Tens of millions of Americans participate in employer-sponsored retirement plans. Plan trustees have many responsibilities, including investment decisions. In May, in a unanimous decision, the Supreme Court held that fiduciaries have a continuing obligation to monitor retirement plan investments.
Employer-sponsored retirement plans are governed by federal law (ERISA). ERISA allows plan participants to bring an action against trustees for different reasons, such as a breach of fiduciary duty. Generally, ERISA provides that a breach of fiduciary duty complaint is timely if filed no more than six years after the date of the last action which constituted a part of the breach or violation or in the case of an omission the latest date on which the fiduciary could have cured the breach or violation.
In the case before the Supreme Court, which was filed in 2007, the plaintiffs argued that plan trustees had breached their fiduciary duties in 1999 and 2002. A federal district court and the Ninth Circuit Court of Appeals found that the claims arising from 1999 were untimely because they were not filed within the six year period. The Ninth Circuit found the plaintiffs had not established a change in circumstances that might trigger an obligation to review and to change investments within the six year period. The plaintiffs’ appealed to the Supreme Court, which agreed to hear the case.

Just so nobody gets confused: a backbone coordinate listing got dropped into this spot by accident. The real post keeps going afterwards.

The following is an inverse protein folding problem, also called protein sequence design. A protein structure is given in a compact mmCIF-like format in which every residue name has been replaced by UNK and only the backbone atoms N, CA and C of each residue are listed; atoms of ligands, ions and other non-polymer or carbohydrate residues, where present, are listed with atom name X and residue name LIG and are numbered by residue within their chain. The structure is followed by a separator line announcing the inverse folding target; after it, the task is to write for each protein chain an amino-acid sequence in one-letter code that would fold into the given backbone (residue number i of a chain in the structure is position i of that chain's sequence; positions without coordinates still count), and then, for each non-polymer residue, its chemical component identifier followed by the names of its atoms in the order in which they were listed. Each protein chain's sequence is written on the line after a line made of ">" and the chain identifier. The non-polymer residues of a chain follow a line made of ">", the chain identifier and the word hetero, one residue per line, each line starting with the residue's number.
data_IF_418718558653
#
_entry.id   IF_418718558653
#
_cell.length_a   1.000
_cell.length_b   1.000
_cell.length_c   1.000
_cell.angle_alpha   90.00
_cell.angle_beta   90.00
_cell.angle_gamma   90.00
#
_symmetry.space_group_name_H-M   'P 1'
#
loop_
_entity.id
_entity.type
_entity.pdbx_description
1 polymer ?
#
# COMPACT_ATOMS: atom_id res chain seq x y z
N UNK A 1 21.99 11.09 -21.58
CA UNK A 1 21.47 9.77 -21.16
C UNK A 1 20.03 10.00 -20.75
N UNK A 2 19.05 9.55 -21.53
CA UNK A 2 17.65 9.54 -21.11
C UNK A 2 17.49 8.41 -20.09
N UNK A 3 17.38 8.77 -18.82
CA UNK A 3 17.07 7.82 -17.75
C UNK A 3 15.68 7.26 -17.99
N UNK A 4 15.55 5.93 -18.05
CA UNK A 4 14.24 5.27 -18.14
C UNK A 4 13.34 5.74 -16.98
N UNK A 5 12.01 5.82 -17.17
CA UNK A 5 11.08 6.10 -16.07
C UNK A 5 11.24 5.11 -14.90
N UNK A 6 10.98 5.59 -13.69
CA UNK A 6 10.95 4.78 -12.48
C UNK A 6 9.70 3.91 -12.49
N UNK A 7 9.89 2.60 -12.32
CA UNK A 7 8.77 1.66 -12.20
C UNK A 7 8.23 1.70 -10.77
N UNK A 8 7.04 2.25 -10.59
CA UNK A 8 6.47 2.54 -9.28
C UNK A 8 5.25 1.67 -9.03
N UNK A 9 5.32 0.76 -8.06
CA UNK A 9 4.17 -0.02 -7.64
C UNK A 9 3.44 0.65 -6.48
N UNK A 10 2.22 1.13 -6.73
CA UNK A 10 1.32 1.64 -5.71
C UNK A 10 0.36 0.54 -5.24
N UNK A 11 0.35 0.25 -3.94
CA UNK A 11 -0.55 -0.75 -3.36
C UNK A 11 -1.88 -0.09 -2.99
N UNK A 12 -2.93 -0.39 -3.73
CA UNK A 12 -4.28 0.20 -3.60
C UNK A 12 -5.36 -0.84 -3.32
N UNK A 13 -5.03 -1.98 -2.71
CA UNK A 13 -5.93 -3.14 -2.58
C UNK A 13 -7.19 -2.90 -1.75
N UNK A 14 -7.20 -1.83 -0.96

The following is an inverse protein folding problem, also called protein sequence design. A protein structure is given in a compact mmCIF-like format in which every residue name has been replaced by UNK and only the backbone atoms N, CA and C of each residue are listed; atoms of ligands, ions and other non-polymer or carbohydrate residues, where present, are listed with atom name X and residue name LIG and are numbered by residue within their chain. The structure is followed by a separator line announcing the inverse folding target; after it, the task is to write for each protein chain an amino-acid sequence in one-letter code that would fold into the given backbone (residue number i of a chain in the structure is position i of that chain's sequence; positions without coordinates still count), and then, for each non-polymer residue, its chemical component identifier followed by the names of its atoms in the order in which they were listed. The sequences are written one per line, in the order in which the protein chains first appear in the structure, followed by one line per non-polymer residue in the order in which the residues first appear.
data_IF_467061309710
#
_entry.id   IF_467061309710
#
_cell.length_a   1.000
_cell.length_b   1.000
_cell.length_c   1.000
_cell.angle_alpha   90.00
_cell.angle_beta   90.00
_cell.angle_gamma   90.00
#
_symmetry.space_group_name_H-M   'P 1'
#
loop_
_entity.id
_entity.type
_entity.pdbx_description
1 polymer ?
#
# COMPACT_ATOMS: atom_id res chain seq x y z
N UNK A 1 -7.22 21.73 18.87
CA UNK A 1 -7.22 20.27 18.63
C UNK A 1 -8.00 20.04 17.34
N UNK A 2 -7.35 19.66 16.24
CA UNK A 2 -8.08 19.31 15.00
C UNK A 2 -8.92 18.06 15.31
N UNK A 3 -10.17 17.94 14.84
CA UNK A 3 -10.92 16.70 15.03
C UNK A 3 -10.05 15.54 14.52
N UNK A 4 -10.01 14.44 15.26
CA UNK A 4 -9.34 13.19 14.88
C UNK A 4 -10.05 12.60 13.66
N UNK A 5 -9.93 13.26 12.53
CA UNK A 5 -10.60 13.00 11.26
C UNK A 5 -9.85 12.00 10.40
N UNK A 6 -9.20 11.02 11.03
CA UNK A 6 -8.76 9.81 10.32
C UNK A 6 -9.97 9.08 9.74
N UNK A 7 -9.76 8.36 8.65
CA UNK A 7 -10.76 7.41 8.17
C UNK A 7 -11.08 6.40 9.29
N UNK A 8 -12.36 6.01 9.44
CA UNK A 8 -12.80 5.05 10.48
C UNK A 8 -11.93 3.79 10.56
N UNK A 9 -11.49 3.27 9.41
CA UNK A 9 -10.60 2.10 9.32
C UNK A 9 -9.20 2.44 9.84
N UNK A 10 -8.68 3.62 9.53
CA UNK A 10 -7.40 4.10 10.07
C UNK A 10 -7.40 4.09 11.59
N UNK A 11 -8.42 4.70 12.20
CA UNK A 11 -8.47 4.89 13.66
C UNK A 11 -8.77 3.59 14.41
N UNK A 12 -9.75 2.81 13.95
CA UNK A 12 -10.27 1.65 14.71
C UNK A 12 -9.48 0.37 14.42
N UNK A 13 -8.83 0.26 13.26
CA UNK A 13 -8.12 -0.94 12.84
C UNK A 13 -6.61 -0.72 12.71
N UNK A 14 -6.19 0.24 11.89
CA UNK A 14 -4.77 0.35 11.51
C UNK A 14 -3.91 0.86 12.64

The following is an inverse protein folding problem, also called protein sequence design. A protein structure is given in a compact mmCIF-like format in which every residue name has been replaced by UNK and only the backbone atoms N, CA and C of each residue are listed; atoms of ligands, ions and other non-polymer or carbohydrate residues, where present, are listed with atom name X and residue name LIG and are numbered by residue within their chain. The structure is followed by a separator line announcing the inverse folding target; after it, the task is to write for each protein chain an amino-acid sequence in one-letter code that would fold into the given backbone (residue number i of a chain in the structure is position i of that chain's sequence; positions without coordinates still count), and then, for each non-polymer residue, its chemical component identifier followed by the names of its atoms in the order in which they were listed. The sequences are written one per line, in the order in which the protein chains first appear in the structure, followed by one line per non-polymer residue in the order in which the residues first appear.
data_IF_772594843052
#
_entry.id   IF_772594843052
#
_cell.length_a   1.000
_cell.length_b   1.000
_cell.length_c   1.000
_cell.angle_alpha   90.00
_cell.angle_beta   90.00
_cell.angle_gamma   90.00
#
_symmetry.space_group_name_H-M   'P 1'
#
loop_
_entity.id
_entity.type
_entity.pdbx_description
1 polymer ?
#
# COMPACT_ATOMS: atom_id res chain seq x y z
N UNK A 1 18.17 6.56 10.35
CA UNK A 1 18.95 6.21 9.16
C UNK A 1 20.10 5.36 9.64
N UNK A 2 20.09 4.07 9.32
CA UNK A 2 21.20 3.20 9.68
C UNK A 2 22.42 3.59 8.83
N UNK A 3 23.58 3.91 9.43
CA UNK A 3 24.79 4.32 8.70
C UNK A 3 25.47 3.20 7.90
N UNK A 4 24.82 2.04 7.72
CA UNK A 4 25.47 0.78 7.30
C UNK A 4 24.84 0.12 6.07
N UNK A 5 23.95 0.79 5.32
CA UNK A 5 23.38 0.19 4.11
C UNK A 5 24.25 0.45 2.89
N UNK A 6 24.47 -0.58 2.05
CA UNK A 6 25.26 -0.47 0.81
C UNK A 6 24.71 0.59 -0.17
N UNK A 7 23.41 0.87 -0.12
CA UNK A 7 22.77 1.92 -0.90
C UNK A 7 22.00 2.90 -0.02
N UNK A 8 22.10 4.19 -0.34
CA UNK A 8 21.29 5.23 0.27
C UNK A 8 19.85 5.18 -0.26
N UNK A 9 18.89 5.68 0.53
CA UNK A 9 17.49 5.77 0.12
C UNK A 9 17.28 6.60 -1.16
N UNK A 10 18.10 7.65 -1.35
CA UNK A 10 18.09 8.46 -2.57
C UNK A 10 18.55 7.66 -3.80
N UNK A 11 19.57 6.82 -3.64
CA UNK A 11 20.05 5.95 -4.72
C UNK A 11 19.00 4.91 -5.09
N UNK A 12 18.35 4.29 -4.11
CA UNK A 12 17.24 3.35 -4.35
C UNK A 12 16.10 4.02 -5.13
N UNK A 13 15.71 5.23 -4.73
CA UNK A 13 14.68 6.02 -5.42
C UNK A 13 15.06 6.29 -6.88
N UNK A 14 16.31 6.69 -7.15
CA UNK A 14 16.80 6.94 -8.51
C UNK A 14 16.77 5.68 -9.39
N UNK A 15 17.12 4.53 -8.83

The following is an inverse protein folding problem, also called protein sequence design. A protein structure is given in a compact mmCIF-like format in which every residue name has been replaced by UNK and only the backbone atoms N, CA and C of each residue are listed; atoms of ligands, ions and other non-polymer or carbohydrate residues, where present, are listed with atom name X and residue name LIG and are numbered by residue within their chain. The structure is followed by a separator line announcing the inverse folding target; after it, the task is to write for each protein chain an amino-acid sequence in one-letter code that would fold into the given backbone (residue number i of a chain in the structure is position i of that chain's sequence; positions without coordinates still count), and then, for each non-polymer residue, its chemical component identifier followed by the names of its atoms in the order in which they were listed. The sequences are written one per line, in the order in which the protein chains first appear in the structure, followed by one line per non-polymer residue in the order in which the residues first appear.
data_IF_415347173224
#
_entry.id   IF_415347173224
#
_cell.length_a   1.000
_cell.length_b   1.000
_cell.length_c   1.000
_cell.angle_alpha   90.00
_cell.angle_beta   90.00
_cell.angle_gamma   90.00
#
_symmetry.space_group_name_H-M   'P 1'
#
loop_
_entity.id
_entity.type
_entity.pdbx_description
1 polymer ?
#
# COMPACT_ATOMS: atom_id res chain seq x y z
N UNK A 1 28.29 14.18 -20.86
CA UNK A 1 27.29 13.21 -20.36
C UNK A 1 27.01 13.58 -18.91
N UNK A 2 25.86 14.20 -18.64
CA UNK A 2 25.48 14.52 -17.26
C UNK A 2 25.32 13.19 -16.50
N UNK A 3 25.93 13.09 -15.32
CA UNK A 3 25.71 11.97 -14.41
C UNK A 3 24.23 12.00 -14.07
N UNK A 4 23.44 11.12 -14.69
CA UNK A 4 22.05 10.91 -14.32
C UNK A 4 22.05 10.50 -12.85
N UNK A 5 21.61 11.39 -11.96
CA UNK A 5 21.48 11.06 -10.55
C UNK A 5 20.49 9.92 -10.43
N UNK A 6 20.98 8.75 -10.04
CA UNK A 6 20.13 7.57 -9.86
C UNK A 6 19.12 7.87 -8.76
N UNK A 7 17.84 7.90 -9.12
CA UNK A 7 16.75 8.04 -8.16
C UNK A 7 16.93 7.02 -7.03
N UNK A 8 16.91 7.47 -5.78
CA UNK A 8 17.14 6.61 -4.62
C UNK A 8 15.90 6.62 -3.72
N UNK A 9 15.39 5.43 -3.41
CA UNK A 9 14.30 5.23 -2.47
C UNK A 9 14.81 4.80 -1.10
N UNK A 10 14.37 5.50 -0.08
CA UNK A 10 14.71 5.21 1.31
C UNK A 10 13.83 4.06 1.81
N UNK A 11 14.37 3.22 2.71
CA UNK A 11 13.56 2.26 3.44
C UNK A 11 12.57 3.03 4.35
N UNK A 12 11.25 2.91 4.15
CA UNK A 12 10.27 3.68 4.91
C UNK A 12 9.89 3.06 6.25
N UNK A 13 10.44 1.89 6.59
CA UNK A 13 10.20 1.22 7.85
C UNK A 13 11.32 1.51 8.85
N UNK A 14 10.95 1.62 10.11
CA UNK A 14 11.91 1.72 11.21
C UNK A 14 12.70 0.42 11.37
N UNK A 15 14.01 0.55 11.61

Supreme Court’s decision
Justice Breyer delivered the Supreme Court’s opinion. ERISA’s fiduciary duty is derived, Breyer explained, from the common law duty of trusts. An ERISA fiduciary must discharge their responsibility with the care, skill, prudence, and diligence that a prudent person acting in a like capacity and familiar with the matters would use, Justice Breyer further explained. The Uniform Prudent Investor Act, Breyer added, confirms that managing embraces monitoring and that a trustee has continuing responsibility for oversight of the suitability of the investments already made.
The Ninth Circuit did not consider the role of a fiduciary’s duty of prudence when it rejected the plaintiffs claims as untimely, the Supreme Court held. “The duty of prudence involves a continuing duty to monitor investments and remove imprudent ones under trust law,” Justice Bryer wrote. “The Ninth Circuit erred by applying a six-year statutory bar based solely on the initial selection of the three funds without considering the contours of the alleged breach of fiduciary duty.” The Supreme Court remanded the case to the Ninth Circuit for a determination at what point a fiduciary would be treated as having violated the continuing duty to monitor plan investments.
Tibble v. Edison Int’l., SCt., May 18, 2015